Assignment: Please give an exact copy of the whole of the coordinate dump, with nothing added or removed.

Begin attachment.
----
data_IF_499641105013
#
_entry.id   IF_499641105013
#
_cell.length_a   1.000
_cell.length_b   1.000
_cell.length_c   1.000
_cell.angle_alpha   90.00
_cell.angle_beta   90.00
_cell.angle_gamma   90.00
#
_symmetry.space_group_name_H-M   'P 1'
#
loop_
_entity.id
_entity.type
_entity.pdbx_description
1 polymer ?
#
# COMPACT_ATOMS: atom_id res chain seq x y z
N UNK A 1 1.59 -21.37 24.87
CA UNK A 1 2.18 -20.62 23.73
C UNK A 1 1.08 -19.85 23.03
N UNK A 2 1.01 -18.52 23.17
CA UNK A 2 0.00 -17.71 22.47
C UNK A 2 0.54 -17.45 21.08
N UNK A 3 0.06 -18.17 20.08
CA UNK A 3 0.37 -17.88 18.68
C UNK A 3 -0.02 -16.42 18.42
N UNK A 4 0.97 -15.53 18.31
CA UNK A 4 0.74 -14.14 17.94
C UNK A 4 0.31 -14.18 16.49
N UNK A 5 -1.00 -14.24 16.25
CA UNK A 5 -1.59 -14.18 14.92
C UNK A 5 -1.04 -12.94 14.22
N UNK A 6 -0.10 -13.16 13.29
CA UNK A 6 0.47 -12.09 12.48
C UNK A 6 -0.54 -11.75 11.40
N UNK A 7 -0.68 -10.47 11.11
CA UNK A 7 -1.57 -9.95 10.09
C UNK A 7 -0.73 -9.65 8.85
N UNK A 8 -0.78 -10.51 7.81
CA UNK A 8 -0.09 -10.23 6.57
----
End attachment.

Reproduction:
data_IF_499641105013
#
_entry.id   IF_499641105013
#
_cell.length_a   1.000
_cell.length_b   1.000
_cell.length_c   1.000
_cell.angle_alpha   90.00
_cell.angle_beta   90.00
_cell.angle_gamma   90.00
#
_symmetry.space_group_name_H-M   'P 1'
#
loop_
_entity.id
_entity.type
_entity.pdbx_description
1 polymer ?
#
# COMPACT_ATOMS: atom_id res chain seq x y z
N UNK A 1 1.59 -21.37 24.87
CA UNK A 1 2.18 -20.62 23.73
C UNK A 1 1.08 -19.85 23.03
N UNK A 2 1.01 -18.52 23.17
CA UNK A 2 0.00 -17.71 22.47
C UNK A 2 0.54 -17.45 21.08
N UNK A 3 0.06 -18.17 20.08
CA UNK A 3 0.37 -17.88 18.68
C UNK A 3 -0.02 -16.42 18.42
N UNK A 4 0.97 -15.53 18.31
CA UNK A 4 0.74 -14.14 17.94
C UNK A 4 0.31 -14.18 16.49
N UNK A 5 -1.00 -14.24 16.25
CA UNK A 5 -1.59 -14.18 14.92
C UNK A 5 -1.04 -12.94 14.22
N UNK A 6 -0.10 -13.16 13.29
CA UNK A 6 0.47 -12.09 12.48
C UNK A 6 -0.54 -11.75 11.40
N UNK A 7 -0.68 -10.47 11.11
CA UNK A 7 -1.57 -9.95 10.09
C UNK A 7 -0.73 -9.65 8.85
N UNK A 8 -0.78 -10.51 7.81
CA UNK A 8 -0.09 -10.23 6.57